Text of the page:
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Sailing In Greece

by Kelsy Chauvin

There’s something deeply peaceful about traveling by water and wind. Sailing conjures visions of ancient transit, of clipper ships with regal masts and taut lines bound for discovery. It’s the original mode of long-distance journeying, inviting humans to reach faraway lands. It reminds us of how stargazing is magical, humbling—and essential to navigation.

Kelsy Chauvin

EXPLORING THE PORTS

Though our first stop wasn’t part of the Cyclades Islands, Kusadasi was a fascinating addition to the itinerary. It gave me an introduction, albeit a limited one, to Turkey. We browsed bazaars and enjoyed tzatziki, fish, and the best calamari of my life at Ali Baba Restaurant (4 Ataturk Bulvari Belediye. Tel: 90-256-614-1551) along the seafront promenade.

But the highlight was Star Clippers’s guided excursion to nearby Ephesus, the ancient Greco-Roman city dating back to the Bronze Age. Today, the 550-acre UNESCO World Heritage Site is protected, and some of its architecture is being pieced back together stone by stone, including the marvelous Library of Celsus. Another highlight was the famed Roman-era terrace houses, which were practically frozen in time after a seventh-century earthquake led to their abandonment. Presently, their mosaics, stuccos, and other rich domestic details are being gradually restored.

 

Greek mythology and architecture beguile me, so I adored wandering around the ancient temples, amphitheaters, waterways, and other structures at Ephesus and the Greek ports. But in many of the islands and mainlands, Biblical and other religious history is just as prominent. Outside Ephesus, Christian pilgrims flock to the House of the Virgin Mary, where she’s thought to have spent her final years, and to the sixth-century archaeological site of St. John’s Basilica, where the evangelist is supposedly interred.

Ephesus, Turkey

Ephesus, Turkey

 

Our ship’s second port was Patmos, where it’s believed that St. John wrote the Bible’s final chapter, the Book of Revelation. The Cave of the Apocalypse, a UNESCO site with an undeniably intriguing name, is a major tour stop along with other ancient religious sites. But Denise and I opted for an excursion to the hilltop of Patmos, called Chora or Hora, the name for most islands’main towns. There we learned about Greek Orthodox history, found some lovely shops and breezy cafés, and the island’s restored 16th-century windmills now converted into turbines.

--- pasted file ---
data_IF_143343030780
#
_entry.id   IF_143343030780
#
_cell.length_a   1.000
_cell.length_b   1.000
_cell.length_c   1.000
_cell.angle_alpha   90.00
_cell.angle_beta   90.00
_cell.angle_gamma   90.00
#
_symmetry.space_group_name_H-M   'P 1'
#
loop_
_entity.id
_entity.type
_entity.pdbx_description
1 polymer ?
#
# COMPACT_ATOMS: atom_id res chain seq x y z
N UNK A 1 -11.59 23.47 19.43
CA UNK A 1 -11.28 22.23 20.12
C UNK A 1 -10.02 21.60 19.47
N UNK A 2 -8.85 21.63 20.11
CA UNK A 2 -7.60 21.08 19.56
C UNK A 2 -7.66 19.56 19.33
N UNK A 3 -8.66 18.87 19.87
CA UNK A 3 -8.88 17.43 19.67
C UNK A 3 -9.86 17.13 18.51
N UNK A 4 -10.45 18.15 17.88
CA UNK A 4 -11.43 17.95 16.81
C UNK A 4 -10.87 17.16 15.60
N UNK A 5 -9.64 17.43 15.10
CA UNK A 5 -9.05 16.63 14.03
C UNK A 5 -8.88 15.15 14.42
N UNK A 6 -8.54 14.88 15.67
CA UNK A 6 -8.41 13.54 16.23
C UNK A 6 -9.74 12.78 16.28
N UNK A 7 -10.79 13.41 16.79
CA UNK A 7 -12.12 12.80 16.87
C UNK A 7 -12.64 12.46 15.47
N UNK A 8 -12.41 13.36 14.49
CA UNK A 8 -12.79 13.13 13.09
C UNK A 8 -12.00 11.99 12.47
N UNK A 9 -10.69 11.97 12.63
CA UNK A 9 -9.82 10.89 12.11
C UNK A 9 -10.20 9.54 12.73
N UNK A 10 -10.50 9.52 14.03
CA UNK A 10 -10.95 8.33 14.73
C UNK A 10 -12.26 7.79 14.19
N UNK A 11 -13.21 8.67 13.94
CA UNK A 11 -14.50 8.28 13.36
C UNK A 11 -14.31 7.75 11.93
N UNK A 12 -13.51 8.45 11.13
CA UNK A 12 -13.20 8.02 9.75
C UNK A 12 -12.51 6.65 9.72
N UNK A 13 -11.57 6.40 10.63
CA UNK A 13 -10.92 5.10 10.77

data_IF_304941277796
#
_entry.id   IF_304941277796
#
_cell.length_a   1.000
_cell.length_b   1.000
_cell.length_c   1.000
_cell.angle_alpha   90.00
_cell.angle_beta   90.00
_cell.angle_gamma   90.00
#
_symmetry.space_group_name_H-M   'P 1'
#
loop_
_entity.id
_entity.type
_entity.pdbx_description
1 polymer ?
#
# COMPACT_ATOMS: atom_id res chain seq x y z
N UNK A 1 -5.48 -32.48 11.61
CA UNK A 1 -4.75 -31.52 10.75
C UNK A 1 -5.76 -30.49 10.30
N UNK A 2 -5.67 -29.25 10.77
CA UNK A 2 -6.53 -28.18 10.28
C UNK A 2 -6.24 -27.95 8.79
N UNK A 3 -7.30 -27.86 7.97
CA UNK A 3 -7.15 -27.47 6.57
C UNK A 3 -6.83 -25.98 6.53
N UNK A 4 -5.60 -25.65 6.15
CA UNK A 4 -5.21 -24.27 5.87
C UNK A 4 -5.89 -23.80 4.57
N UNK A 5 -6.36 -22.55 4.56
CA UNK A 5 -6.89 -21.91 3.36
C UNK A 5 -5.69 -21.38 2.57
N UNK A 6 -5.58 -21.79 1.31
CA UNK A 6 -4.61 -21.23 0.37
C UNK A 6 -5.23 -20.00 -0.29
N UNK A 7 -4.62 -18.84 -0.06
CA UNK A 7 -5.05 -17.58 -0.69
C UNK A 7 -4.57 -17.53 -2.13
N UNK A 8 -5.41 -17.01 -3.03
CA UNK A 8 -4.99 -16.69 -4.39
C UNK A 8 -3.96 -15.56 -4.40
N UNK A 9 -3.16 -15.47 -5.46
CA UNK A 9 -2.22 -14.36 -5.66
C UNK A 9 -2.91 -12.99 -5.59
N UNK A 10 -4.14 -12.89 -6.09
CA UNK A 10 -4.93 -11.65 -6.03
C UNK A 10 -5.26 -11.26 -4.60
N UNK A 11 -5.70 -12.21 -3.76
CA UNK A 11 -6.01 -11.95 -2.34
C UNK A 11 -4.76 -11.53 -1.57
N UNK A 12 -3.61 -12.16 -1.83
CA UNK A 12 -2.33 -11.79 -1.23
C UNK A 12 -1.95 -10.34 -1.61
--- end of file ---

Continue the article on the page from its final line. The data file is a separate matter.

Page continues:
One of the advantages of traveling by a slim cruise vessel like the Star Flyer is getting to visit smaller ports like Amorgos. Anchored just offshore, we climbed into the ship’s 20-passenger tender (a little bus-like boat that travels to and from shore) to sample small-town Cyclades life.

 

Though it had a mix of cute boutiques, waterfront restaurants, and historic sites, Amorgos felt undiscovered. We bought fresh fruit and a slice of spanakopita, and settled onto a small beach where a handful of people swam and sunbathed.

Suddenly a new sensory wave drifted in. Denise and I floated in the Aegean and felt an emotional rebirth. The hot sun and the refreshing sea water seemed to wash away stress and worry in a whole new way, flooding us with a renewed optimism. Maybe “buoyancy” is a better term for it. We had at last arrived at the sweetest spot of any trip, when you feel like you’ve returned to your essence, and are gaily immersed in the journey at hand.

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